“I’ll take a crack at that motion.”
I tried hiding in the women’s bathroom for a few minutes after the meeting, but when I entered my office, Bulldog was waiting. I told him that I couldn’t do the research, but he threatened to take it up with the litigation practice leader if I refused. Since that’s the guy who decides whether I get raises and bonuses, the threat stopped me dead in my tracks, and I agreed.
I drained a six-shot Americano and started tearing through my work at the fastest pace I could muster. By Thursday morning—even though I had been chained to my desk for almost every waking hour that week—I still hadn’t had a chance to start Bulldog’s research. Equity must have been growing impatient with his failure to produce a draft because Bulldog began mercilessly baring his fangs during hourly visits to my office.
By Friday morning, I was on the brink of nervous breakdown. At 7:15 a.m., Bulldog tore my office door off its hinges when he stormed in.
“Where is it? What the fuck have you been doing all week?”
“I will have everything completed by no later than end of day Monday.”
“I’m not waiting until Monday. This has to be done by SUNDAY MORNING!”
I spent the next 10 minutes in a detached stupor, staring listlessly at my computer and making a meal out of the inside of my cheek when an email interrupted my catatonia. It was from Bulldog.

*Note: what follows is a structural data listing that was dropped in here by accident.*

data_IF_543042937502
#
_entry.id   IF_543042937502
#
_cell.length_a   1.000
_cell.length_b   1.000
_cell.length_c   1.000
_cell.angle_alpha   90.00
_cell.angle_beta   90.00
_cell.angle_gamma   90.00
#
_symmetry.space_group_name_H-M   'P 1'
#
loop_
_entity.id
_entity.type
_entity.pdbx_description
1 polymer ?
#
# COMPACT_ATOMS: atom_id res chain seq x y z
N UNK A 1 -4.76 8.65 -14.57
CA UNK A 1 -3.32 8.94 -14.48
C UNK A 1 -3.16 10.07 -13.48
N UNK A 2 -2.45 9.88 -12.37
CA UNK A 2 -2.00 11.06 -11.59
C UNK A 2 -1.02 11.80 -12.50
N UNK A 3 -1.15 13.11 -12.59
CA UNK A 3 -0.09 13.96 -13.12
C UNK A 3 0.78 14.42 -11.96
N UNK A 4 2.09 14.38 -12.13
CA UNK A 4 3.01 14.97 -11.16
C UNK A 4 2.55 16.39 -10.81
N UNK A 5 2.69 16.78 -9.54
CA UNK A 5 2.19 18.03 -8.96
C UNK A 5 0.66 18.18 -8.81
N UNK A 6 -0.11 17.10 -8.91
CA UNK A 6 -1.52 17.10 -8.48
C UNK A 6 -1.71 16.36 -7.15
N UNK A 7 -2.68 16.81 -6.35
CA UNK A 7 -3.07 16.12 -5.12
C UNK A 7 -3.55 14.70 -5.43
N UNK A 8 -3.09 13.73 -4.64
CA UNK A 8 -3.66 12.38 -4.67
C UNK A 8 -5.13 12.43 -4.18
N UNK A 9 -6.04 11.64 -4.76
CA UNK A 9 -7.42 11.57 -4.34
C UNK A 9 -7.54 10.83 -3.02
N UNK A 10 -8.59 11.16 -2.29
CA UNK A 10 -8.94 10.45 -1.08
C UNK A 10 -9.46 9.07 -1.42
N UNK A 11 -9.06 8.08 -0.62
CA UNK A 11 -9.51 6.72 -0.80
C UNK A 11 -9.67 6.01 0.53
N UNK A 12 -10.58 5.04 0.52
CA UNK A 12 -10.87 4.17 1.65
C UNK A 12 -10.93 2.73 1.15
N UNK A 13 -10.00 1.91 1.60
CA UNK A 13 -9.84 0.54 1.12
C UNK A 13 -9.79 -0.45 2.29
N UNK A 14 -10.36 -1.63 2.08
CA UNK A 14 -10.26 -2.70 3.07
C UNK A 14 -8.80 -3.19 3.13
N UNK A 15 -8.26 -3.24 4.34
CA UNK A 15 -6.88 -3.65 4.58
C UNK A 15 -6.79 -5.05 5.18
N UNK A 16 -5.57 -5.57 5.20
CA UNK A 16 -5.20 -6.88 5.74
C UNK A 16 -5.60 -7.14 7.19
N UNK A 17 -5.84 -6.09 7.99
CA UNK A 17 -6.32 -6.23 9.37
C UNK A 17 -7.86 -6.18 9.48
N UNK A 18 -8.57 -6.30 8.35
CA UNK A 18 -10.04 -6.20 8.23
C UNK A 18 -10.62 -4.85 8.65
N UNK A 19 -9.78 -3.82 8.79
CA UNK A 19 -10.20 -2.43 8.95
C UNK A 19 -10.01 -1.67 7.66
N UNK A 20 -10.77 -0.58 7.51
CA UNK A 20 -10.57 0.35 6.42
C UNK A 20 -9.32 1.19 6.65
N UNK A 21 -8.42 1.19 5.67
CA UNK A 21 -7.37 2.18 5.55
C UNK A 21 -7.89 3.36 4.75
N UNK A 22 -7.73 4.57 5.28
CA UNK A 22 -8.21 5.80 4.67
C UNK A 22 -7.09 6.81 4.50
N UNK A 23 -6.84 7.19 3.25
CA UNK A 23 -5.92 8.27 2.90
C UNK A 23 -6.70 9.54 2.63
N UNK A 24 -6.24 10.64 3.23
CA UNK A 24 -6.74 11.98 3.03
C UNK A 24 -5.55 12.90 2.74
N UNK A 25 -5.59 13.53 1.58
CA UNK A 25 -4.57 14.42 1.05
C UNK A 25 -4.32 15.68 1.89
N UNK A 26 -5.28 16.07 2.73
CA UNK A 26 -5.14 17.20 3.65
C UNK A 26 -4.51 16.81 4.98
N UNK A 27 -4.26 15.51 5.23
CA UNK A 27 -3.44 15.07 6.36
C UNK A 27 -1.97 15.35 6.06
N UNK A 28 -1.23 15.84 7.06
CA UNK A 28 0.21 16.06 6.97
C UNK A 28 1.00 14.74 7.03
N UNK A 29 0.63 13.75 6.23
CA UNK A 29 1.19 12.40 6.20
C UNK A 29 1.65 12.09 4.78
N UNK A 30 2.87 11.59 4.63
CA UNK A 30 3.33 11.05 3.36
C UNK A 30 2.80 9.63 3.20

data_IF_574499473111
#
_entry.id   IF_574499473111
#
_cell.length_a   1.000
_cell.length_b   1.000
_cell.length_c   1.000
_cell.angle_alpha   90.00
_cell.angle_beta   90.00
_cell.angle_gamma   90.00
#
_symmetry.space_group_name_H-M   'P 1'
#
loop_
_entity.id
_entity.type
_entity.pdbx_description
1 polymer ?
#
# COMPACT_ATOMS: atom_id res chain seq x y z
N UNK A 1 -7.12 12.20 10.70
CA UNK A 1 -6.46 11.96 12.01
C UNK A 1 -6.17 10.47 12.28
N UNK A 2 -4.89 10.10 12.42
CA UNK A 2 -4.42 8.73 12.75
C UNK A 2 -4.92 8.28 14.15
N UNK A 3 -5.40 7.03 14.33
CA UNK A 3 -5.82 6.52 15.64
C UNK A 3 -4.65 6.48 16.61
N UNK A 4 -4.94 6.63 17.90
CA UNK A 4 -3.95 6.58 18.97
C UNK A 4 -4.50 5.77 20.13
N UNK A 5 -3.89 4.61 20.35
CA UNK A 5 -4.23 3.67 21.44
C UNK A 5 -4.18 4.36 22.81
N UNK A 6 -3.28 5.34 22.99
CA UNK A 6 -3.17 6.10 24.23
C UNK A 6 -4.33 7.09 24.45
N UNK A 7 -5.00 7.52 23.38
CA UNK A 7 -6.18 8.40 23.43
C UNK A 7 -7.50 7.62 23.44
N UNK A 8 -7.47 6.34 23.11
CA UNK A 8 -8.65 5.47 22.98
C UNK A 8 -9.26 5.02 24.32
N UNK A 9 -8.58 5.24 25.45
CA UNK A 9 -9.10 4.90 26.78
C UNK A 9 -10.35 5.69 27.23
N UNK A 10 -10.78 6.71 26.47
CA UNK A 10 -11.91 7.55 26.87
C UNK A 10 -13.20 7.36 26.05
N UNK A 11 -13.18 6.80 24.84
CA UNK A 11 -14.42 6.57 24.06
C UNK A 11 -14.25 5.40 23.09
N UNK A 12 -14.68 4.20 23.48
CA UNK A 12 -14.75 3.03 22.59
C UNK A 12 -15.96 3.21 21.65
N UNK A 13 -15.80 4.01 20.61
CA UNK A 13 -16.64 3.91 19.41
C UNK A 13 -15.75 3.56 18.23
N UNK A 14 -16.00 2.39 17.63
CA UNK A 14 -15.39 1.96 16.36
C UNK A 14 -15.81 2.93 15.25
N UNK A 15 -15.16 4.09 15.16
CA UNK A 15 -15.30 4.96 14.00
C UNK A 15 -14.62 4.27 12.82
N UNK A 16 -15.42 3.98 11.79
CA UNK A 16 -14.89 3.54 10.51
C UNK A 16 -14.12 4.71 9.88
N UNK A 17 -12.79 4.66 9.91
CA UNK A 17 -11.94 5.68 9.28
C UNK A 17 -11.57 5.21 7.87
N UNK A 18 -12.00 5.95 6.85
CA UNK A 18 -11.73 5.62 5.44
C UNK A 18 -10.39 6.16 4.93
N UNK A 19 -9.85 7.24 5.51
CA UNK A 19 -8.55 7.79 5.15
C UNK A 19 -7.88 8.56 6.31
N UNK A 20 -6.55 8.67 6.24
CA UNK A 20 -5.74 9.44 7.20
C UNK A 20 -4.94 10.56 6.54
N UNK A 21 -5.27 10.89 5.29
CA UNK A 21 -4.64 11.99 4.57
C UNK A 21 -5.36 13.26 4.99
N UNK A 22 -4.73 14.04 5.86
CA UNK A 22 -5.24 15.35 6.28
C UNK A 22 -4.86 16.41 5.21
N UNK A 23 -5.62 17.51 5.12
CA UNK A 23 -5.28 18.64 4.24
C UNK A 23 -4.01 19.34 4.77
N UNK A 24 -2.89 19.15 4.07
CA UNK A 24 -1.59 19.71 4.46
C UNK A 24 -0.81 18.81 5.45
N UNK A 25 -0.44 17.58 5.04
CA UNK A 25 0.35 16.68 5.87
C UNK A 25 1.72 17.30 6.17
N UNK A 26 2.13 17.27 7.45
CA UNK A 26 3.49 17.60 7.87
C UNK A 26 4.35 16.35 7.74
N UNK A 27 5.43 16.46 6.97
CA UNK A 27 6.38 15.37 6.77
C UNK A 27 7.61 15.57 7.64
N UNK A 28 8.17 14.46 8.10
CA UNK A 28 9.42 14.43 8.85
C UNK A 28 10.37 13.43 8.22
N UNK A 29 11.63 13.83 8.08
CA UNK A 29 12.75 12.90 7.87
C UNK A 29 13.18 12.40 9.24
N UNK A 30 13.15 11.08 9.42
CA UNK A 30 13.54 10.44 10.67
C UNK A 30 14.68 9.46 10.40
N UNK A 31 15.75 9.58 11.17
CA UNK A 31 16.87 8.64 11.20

Opening it, I realized that the original email was from Equity asking Bulldog to send him a draft immediately. Above the forwarded message: “LF10, get me the research TODAY that I’ve been waiting on all week.”
And he cc’d Equity.
The room literally started spinning. In a clearer state of mind, I could have properly dealt with the situation, but I was too fried. I started trying to devise a way to save face with Equity when suddenly, my door opened.
It was Equity.
He looked pissed. My heart stopped. And without further ado, I burst into tears and started sobbing.
I had been able to avoid this very moment for over three years. The occasional 1:30 a.m. self-pity crying fit doesn’t count, since my computer screen is the sole witness. But here it was happening—and my body was physiologically determined to make it count.
I tried to speak, but couldn’t. I was crying too hard and had lost all self-control. The aghast, apologetic look on Equity’s face would have been equally appropriate had he walked in on me in a stall in the ladies room. He immediately started backing out the door.
“Wait!” I choked out. “I’m sorry that I didn’t finish that research—”
He cut me off.
“What the hell’s the matter with you!? I was just stopping in here on my way back from Bulldog’s office. I told him that his email to you was completely unacceptable. He had no business pushing that work off on you. He’s no longer allowed to give you any work without checking with me first. Don’t let him get to you, especially when he’s acting like an idiot.”
Maybe it was the combination of exhaustion and the toxic amount of caffeine in my system, but I swear that he closed the door to Handel’s Messiah.
Nine hours of sleep on my round-trip flight and one baptism later, I’m now left pondering the paradoxes that I’ve encountered down in the BigLaw rabbit hole. All I’ve surmised is that when I do my best to behave like a professional, it blows up in my face. But when I behave like a little girl and cry, I receive a level of protection that I’d previously thought impossible.
I’m sure I won’t hear another peep from Bulldog. The firm wouldn’t tolerate his existence in the absence of the hours he bills on Equity’s cases—he knows that. And (I hope) Equity is too busy to give the crying incident much thought. So, I suppose, all’s well that ends well. For the time being, at least.